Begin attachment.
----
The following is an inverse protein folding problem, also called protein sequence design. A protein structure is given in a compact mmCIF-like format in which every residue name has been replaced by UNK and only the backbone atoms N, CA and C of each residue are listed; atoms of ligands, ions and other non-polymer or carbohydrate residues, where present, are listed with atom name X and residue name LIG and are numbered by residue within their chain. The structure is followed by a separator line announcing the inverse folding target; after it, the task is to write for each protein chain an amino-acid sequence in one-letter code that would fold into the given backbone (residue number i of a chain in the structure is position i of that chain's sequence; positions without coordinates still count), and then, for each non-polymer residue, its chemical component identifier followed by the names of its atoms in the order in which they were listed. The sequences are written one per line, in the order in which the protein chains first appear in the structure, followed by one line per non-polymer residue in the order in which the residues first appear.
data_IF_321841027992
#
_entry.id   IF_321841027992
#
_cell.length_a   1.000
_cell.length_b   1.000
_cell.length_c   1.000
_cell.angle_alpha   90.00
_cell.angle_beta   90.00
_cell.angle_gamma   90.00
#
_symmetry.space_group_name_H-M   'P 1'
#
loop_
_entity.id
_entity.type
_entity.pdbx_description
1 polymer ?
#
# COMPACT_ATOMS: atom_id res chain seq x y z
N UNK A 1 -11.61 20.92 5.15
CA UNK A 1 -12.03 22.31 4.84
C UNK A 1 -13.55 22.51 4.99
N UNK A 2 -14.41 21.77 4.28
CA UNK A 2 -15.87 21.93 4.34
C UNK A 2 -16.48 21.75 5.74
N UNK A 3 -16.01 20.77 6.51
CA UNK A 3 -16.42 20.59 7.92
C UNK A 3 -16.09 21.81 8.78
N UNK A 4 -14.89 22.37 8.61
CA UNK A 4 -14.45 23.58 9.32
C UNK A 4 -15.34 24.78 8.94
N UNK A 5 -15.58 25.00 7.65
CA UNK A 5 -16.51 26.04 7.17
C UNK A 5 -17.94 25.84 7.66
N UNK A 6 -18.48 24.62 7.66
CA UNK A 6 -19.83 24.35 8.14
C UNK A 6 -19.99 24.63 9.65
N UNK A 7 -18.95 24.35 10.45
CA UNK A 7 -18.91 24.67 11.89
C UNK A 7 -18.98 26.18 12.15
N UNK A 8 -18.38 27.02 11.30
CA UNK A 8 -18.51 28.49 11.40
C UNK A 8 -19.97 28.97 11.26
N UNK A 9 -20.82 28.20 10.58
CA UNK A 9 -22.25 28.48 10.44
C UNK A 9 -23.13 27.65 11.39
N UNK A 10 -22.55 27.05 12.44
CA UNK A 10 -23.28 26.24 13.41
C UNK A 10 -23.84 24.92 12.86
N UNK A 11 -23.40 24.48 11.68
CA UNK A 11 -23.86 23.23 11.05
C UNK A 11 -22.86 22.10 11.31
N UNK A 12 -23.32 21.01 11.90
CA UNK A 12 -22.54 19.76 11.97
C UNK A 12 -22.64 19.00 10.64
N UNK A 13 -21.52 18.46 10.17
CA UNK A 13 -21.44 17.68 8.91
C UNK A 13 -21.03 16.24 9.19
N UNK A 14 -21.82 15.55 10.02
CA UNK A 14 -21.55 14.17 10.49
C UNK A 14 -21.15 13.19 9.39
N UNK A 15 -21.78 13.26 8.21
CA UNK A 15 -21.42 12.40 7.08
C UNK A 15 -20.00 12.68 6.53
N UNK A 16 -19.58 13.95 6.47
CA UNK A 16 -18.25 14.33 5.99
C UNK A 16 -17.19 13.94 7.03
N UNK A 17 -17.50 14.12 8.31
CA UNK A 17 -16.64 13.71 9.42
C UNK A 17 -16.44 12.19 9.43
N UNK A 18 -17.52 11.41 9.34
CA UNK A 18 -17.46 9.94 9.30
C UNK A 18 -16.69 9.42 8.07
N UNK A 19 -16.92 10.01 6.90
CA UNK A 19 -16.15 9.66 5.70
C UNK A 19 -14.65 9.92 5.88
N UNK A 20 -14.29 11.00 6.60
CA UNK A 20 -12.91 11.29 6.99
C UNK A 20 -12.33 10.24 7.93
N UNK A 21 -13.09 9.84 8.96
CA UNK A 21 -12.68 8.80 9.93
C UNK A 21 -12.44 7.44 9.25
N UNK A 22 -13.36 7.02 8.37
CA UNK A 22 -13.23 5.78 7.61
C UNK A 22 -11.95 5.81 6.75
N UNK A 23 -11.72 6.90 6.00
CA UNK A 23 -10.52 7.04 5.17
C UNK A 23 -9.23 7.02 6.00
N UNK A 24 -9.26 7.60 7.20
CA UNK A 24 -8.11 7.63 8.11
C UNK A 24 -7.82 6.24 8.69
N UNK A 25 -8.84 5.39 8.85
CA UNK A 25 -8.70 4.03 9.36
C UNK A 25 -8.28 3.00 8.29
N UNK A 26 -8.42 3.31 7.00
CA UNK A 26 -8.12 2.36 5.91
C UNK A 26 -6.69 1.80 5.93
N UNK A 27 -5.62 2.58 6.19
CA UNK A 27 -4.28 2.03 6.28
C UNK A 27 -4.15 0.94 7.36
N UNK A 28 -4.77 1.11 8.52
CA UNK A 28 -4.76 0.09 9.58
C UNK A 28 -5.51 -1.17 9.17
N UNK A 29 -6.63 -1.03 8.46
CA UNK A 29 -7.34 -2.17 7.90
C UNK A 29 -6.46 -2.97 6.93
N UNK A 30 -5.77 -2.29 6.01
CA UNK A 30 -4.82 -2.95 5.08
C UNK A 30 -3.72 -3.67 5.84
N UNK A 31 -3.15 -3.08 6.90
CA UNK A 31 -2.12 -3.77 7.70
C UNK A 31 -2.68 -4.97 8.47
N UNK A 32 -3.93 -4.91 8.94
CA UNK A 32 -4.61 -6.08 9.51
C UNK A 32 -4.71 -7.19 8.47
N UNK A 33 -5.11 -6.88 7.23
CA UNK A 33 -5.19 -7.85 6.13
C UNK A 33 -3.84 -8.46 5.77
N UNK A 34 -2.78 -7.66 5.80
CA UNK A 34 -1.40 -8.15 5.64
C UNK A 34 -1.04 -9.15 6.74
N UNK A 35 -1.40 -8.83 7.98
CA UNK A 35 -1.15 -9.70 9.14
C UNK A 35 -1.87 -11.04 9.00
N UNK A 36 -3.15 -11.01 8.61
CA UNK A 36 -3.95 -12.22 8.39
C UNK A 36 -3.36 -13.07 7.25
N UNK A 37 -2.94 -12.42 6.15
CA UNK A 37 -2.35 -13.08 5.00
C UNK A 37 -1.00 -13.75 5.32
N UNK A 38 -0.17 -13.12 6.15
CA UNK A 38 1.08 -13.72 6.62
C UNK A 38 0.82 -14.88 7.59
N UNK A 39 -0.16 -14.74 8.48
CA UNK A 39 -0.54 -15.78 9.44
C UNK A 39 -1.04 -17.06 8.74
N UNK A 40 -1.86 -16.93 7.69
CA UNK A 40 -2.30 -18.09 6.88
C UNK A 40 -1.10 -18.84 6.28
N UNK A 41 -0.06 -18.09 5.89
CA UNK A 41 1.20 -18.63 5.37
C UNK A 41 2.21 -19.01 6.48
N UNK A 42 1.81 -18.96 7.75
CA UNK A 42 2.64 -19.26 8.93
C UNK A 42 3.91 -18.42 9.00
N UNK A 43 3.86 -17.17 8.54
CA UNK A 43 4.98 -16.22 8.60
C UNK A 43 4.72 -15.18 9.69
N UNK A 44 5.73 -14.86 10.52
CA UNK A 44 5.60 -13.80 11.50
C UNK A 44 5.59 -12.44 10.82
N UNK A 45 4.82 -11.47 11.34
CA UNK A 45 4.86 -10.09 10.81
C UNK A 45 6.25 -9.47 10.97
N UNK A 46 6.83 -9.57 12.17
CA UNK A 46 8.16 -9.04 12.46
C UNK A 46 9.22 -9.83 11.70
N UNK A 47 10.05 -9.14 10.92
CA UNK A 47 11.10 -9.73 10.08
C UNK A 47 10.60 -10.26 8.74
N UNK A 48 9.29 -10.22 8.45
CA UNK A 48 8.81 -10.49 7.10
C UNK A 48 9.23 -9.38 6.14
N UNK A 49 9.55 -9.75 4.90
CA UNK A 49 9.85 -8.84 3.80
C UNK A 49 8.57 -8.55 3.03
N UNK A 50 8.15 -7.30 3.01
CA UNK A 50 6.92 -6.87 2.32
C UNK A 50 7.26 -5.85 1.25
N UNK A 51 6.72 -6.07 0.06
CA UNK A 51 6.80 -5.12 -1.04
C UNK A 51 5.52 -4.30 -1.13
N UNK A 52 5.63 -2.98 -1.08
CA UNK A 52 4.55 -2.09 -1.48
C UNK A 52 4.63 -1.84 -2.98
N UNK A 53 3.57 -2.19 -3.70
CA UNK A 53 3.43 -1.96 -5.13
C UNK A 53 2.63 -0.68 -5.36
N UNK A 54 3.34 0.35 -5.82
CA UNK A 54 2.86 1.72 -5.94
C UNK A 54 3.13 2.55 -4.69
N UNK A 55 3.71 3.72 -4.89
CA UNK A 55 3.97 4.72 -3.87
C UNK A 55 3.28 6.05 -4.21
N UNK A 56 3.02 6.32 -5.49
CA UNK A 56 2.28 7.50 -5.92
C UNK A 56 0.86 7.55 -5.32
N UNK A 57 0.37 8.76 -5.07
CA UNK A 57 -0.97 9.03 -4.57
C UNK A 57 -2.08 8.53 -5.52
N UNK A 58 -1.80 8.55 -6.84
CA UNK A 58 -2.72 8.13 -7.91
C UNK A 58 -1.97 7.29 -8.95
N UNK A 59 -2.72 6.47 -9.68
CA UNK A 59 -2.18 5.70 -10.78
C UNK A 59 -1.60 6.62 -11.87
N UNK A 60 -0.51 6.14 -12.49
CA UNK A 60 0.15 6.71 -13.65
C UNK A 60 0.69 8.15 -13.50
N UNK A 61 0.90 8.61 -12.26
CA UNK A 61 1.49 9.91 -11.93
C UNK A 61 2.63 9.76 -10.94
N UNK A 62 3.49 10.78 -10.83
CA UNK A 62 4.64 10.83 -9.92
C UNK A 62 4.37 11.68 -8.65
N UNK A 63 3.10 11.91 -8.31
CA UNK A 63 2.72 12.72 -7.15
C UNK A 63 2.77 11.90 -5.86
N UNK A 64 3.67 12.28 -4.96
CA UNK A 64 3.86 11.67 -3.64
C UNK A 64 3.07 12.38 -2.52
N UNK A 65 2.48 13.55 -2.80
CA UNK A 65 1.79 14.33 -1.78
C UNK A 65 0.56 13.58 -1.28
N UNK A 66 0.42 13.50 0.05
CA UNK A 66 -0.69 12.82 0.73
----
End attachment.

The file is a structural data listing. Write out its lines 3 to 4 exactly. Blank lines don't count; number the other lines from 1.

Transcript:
#
_entry.id   IF_321841027992